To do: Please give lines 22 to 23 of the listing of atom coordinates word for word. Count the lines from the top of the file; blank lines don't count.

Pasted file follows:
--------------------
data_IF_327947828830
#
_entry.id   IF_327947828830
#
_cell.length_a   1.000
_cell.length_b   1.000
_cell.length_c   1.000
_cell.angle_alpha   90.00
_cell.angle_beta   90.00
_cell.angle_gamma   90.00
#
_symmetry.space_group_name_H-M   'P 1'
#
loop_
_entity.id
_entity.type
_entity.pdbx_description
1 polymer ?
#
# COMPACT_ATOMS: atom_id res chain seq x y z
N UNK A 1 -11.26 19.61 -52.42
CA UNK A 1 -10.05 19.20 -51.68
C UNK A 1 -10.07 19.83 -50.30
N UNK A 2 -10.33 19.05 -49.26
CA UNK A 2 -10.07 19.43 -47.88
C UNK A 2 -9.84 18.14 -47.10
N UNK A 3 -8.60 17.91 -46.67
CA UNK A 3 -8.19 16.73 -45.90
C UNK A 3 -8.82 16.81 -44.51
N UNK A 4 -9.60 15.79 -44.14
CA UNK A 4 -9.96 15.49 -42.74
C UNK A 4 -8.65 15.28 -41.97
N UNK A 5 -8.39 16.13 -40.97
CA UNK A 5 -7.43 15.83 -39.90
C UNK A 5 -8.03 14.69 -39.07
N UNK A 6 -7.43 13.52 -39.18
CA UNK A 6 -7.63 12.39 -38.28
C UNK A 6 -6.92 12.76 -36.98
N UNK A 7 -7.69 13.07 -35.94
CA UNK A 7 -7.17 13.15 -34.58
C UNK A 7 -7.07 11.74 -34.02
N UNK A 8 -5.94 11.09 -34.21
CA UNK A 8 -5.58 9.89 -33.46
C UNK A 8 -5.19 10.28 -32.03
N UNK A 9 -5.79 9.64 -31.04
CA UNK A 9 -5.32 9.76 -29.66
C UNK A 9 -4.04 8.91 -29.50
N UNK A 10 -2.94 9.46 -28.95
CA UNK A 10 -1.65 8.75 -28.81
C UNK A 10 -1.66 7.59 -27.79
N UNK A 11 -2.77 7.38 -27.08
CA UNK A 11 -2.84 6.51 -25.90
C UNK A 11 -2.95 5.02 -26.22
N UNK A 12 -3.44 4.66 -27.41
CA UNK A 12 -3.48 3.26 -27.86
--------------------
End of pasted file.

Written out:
CA UNK A 1 -10.05 19.20 -51.68
C UNK A 1 -10.07 19.83 -50.30